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Tuesday, April 3, 2018

9 Tips for Talking to Your Kids About Nutrition and Physical Activity

Photo by Bruce Tuten (Flickr)

As a play advocate, I'm always on the lookout for ways to help kids and families stay healthy. In March, we celebrated National Nutrition Month, and now's the perfect time to help our kids understand the importance of good nutrition and physical activity. Here are nine ways we parents, caregivers, and educators can talk to kids and motivate them to make smart food and activity choices now and for the rest of their lives.

Be a Good Role Model

Kids learn from observation, so let's fill our plates with healthy foods, prioritize physical movement, and invite our children to join our efforts to get and stay healthy. When my kids see me embracing healthy choices, they're more likely to make wise choices, too.

Take the Focus off of Weight Loss

Of course, when we make healthy nutrition and activity choices, we may lose weight. But that's not the sole reason to take care of our bodies. Instead of saying, "Let's stop drinking soda and drink only water so we lose weight," try "Drinking water hydrates your body so it functions properly." With this mindset, our kids will want to make healthy choices to protect their bodies, not just to weigh less.

Engage in Fun Activities

My girls like playing at our local playground because they have fun. Encourage your kids to move each day, too, as they engage in fun activities like biking, hiking, and dancing.

Cook Together

This year, my girls and I vowed to cook together more often, and we're having so much fun in the kitchen! As we plan the menu, shop, and cook, we try new foods, talk about nutrition, and improve our health.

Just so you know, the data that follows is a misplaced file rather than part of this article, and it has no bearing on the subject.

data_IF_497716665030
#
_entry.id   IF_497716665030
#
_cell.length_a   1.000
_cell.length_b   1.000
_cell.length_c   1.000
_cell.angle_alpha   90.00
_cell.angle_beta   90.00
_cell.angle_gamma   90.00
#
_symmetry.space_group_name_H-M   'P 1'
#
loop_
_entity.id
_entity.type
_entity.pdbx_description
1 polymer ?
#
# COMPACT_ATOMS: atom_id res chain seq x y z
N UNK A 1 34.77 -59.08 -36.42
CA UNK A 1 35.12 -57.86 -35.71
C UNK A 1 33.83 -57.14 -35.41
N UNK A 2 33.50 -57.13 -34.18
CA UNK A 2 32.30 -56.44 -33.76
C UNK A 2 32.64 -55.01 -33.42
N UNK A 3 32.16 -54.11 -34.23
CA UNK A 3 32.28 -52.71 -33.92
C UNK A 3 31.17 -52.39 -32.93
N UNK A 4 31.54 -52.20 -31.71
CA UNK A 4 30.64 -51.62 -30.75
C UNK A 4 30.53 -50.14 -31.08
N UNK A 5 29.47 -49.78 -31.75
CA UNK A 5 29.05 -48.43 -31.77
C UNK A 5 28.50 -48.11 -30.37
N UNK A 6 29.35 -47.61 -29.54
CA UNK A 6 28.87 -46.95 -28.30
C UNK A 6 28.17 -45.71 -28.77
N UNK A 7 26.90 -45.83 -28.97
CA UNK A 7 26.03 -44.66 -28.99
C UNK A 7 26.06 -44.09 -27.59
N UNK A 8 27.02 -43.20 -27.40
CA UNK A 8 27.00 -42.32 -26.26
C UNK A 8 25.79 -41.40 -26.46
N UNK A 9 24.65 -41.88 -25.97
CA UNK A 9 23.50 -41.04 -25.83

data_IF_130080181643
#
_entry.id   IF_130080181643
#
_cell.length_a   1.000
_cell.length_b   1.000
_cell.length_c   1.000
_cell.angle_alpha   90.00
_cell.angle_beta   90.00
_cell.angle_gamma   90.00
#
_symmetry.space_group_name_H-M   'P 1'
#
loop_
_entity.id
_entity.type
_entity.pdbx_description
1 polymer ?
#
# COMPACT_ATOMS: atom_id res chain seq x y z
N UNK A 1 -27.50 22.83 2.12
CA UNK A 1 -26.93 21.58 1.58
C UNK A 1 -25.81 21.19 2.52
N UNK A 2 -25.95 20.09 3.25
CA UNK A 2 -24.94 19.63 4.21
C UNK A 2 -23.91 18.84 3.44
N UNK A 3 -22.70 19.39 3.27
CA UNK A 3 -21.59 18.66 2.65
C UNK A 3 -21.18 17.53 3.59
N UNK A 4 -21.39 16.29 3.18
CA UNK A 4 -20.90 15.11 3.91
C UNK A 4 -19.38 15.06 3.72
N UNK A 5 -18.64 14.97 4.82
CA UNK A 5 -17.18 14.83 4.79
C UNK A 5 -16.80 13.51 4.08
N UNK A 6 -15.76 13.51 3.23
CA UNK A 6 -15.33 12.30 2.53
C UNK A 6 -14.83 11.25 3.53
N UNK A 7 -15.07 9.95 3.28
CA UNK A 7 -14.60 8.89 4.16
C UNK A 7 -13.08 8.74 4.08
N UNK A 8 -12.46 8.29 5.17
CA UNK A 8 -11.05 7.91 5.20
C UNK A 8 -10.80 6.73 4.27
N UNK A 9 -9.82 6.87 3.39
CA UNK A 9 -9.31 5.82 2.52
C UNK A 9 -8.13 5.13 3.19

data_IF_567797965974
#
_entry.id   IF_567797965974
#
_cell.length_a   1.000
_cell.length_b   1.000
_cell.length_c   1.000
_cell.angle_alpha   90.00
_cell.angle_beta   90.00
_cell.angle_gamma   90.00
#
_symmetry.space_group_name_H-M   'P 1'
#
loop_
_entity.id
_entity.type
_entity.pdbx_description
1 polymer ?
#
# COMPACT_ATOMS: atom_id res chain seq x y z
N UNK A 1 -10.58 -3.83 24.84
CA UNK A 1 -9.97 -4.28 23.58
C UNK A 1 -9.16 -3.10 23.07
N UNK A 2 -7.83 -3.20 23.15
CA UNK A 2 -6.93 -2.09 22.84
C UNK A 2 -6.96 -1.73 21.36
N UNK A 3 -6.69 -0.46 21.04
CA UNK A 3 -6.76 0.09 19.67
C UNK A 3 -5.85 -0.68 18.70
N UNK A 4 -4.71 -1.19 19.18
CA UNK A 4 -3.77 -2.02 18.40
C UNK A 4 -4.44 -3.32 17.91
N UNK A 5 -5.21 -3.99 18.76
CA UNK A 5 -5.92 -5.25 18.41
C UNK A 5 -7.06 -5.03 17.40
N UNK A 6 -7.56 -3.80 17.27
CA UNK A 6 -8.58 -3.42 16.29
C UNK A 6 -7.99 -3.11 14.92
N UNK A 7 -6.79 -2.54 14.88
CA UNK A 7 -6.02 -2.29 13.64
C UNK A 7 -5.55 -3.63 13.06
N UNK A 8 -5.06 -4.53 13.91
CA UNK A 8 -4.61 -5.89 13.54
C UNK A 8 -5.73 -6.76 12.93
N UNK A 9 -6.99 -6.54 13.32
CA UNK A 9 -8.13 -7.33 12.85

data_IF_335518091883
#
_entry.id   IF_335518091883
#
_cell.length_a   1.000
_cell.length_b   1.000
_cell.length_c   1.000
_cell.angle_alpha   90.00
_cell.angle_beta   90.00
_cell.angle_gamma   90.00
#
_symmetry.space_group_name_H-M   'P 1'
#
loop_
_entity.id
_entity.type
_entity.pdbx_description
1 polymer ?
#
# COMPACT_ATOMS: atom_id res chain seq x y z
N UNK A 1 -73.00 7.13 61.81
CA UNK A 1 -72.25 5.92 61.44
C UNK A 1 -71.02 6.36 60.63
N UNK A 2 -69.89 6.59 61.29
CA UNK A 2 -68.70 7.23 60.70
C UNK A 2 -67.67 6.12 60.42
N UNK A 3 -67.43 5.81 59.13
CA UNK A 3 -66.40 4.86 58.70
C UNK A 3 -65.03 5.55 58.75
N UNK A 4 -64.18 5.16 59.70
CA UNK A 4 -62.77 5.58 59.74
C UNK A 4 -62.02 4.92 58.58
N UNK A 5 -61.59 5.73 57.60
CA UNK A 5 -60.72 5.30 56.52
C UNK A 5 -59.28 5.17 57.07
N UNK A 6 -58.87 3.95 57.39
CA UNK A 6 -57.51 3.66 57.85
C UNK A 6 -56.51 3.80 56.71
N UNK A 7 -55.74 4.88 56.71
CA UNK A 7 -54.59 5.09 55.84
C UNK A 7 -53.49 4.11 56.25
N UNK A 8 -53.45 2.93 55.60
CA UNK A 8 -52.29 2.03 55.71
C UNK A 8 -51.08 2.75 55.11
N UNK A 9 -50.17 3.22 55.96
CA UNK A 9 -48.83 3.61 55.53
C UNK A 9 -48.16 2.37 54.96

Provide Visual Aids

Hands-on demos and visual aids help kids see and understand concepts like serving sizes and sugar content. For example, demonstrate that a serving size of fruit equals one tennis ball, and show your kids that their favorite soda or cereal may contain up to 10 teaspoons of sugar.

Read Nutrition Labels

The next time you visit the grocery store, introduce your kids to nutrition labels. They can learn to identify serving sizes, compare calories and sodium levels, and read the ingredients. With this knowledge, we teach our kids how to make thoughtful food choices.

Eat the Rainbow

While watching my older daughter prepare chicken, cauliflower, and rice for dinner the other night, I reminded her about the importance of eating a rainbow of colors. This guideline helps kids eat a balanced diet, consume a variety of nutrients, and try new foods. Plus, it's fun!

Understand How the Body Uses Food

Explain to kids that like their family car needs fuel and regular maintenance, their body needs a balanced diet to fuel it and exercise to help it function properly. This analogy can prompt our kids to make wise food choices and exercise regularly.

Stop Dieting

There's nothing wrong with reducing sugar, sodium, and caffeine in our daily diet, but dieting can damage our kids' health and view of food. We can instead promote balanced nutrition, eating in moderation, and daily physical activity as we equip our kids to embrace a healthy view of food and exercise that will last them a lifetime.

During National Nutrition Month and every month, we can teach our kids the importance of good nutrition and exercise. Try these nine tips year-round as you help your kids get and stay healthier.

Find more about the author: Kim Hart

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